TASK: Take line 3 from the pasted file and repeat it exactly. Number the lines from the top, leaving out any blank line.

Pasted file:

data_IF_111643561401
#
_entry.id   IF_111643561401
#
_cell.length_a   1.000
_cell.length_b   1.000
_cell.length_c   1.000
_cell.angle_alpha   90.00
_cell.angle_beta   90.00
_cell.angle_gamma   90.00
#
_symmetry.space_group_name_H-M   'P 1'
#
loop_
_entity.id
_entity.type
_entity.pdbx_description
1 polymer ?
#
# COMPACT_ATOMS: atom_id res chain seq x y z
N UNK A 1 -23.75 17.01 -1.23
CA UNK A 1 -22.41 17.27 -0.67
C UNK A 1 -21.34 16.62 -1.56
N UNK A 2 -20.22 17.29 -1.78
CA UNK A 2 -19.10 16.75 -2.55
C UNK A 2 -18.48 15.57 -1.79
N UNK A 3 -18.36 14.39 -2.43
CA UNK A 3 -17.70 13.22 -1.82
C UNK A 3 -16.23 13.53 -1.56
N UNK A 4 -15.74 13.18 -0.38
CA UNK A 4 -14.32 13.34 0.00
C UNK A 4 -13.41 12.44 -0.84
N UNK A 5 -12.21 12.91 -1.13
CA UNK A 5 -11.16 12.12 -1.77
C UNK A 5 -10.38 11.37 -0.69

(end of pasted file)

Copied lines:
_entry.id   IF_111643561401